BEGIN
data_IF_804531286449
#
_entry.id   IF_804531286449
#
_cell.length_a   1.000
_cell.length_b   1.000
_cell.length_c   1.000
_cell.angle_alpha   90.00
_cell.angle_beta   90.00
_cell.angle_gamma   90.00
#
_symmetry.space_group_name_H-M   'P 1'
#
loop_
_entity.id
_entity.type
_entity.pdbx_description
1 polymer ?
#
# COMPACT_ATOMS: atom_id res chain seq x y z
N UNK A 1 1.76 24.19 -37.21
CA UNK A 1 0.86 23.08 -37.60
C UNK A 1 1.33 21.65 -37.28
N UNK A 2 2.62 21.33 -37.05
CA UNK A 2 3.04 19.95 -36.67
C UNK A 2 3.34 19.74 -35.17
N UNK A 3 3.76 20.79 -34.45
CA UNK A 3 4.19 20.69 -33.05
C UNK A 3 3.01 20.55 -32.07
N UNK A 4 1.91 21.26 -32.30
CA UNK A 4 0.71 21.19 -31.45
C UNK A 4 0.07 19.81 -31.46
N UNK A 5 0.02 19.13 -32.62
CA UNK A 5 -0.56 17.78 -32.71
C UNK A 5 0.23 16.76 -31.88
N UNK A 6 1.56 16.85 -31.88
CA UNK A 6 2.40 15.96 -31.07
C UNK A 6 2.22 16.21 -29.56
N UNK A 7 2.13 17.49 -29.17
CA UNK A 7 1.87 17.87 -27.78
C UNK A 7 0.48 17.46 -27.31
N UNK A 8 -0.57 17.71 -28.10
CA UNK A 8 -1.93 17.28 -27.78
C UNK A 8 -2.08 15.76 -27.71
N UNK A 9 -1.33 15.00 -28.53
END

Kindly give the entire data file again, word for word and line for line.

data_IF_804531286449
#
_entry.id   IF_804531286449
#
_cell.length_a   1.000
_cell.length_b   1.000
_cell.length_c   1.000
_cell.angle_alpha   90.00
_cell.angle_beta   90.00
_cell.angle_gamma   90.00
#
_symmetry.space_group_name_H-M   'P 1'
#
loop_
_entity.id
_entity.type
_entity.pdbx_description
1 polymer ?
#
# COMPACT_ATOMS: atom_id res chain seq x y z
N UNK A 1 1.76 24.19 -37.21
CA UNK A 1 0.86 23.08 -37.60
C UNK A 1 1.33 21.65 -37.28
N UNK A 2 2.62 21.33 -37.05
CA UNK A 2 3.04 19.95 -36.67
C UNK A 2 3.34 19.74 -35.17
N UNK A 3 3.76 20.79 -34.45
CA UNK A 3 4.19 20.69 -33.05
C UNK A 3 3.01 20.55 -32.07
N UNK A 4 1.91 21.26 -32.30
CA UNK A 4 0.71 21.19 -31.45
C UNK A 4 0.07 19.81 -31.46
N UNK A 5 0.02 19.13 -32.62
CA UNK A 5 -0.56 17.78 -32.71
C UNK A 5 0.23 16.76 -31.88
N UNK A 6 1.56 16.85 -31.88
CA UNK A 6 2.40 15.96 -31.07
C UNK A 6 2.22 16.21 -29.56
N UNK A 7 2.13 17.49 -29.17
CA UNK A 7 1.87 17.87 -27.78
C UNK A 7 0.48 17.46 -27.31
N UNK A 8 -0.57 17.71 -28.10
CA UNK A 8 -1.93 17.28 -27.78
C UNK A 8 -2.08 15.76 -27.71
N UNK A 9 -1.33 15.00 -28.53